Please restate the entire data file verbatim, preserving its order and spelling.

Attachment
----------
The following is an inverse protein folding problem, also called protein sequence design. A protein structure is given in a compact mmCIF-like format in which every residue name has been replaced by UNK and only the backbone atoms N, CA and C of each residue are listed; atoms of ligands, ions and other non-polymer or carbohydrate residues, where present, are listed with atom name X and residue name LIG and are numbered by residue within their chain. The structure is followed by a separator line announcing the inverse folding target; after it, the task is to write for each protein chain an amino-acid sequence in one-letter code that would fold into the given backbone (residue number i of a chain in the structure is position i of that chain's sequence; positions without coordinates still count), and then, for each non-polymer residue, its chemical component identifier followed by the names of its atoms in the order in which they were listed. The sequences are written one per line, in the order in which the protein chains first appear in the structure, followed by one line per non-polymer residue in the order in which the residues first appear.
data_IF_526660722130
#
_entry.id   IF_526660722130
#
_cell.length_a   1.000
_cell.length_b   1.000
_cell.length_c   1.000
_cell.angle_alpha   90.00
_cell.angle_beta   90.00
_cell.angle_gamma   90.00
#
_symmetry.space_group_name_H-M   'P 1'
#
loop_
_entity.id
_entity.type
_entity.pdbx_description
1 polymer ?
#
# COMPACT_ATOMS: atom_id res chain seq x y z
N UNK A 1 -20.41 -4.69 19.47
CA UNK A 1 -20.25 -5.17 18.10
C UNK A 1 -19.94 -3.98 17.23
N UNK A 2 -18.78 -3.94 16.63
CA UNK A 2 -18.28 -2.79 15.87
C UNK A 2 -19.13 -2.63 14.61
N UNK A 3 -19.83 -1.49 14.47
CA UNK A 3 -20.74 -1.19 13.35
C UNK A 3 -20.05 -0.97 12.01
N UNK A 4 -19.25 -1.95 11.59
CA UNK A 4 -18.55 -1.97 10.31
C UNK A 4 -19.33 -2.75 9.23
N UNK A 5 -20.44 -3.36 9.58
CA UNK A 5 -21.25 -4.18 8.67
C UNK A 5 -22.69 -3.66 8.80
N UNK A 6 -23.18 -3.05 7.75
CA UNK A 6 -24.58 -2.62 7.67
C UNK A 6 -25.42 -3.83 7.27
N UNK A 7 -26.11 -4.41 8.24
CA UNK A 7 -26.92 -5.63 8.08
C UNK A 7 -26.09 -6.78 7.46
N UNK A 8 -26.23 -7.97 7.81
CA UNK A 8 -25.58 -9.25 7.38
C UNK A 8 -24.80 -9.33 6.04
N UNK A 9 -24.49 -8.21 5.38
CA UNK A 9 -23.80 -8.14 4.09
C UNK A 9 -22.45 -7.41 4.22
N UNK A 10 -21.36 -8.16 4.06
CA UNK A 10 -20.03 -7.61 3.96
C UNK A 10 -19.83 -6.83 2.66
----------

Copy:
The following is an inverse protein folding problem, also called protein sequence design. A protein structure is given in a compact mmCIF-like format in which every residue name has been replaced by UNK and only the backbone atoms N, CA and C of each residue are listed; atoms of ligands, ions and other non-polymer or carbohydrate residues, where present, are listed with atom name X and residue name LIG and are numbered by residue within their chain. The structure is followed by a separator line announcing the inverse folding target; after it, the task is to write for each protein chain an amino-acid sequence in one-letter code that would fold into the given backbone (residue number i of a chain in the structure is position i of that chain's sequence; positions without coordinates still count), and then, for each non-polymer residue, its chemical component identifier followed by the names of its atoms in the order in which they were listed. The sequences are written one per line, in the order in which the protein chains first appear in the structure, followed by one line per non-polymer residue in the order in which the residues first appear.
data_IF_526660722130
#
_entry.id   IF_526660722130
#
_cell.length_a   1.000
_cell.length_b   1.000
_cell.length_c   1.000
_cell.angle_alpha   90.00
_cell.angle_beta   90.00
_cell.angle_gamma   90.00
#
_symmetry.space_group_name_H-M   'P 1'
#
loop_
_entity.id
_entity.type
_entity.pdbx_description
1 polymer ?
#
# COMPACT_ATOMS: atom_id res chain seq x y z
N UNK A 1 -20.41 -4.69 19.47
CA UNK A 1 -20.25 -5.17 18.10
C UNK A 1 -19.94 -3.98 17.23
N UNK A 2 -18.78 -3.94 16.63
CA UNK A 2 -18.28 -2.79 15.87
C UNK A 2 -19.13 -2.63 14.61
N UNK A 3 -19.83 -1.49 14.47
CA UNK A 3 -20.74 -1.19 13.35
C UNK A 3 -20.05 -0.97 12.01
N UNK A 4 -19.25 -1.95 11.59
CA UNK A 4 -18.55 -1.97 10.31
C UNK A 4 -19.33 -2.75 9.23
N UNK A 5 -20.44 -3.36 9.58
CA UNK A 5 -21.25 -4.18 8.67
C UNK A 5 -22.69 -3.66 8.80
N UNK A 6 -23.18 -3.05 7.75
CA UNK A 6 -24.58 -2.62 7.67
C UNK A 6 -25.42 -3.83 7.27
N UNK A 7 -26.11 -4.41 8.24
CA UNK A 7 -26.92 -5.63 8.08
C UNK A 7 -26.09 -6.78 7.46
N UNK A 8 -26.23 -7.97 7.81
CA UNK A 8 -25.58 -9.25 7.38
C UNK A 8 -24.80 -9.33 6.04
N UNK A 9 -24.49 -8.21 5.38
CA UNK A 9 -23.80 -8.14 4.09
C UNK A 9 -22.45 -7.41 4.22
N UNK A 10 -21.36 -8.16 4.06
CA UNK A 10 -20.03 -7.61 3.96
C UNK A 10 -19.83 -6.83 2.66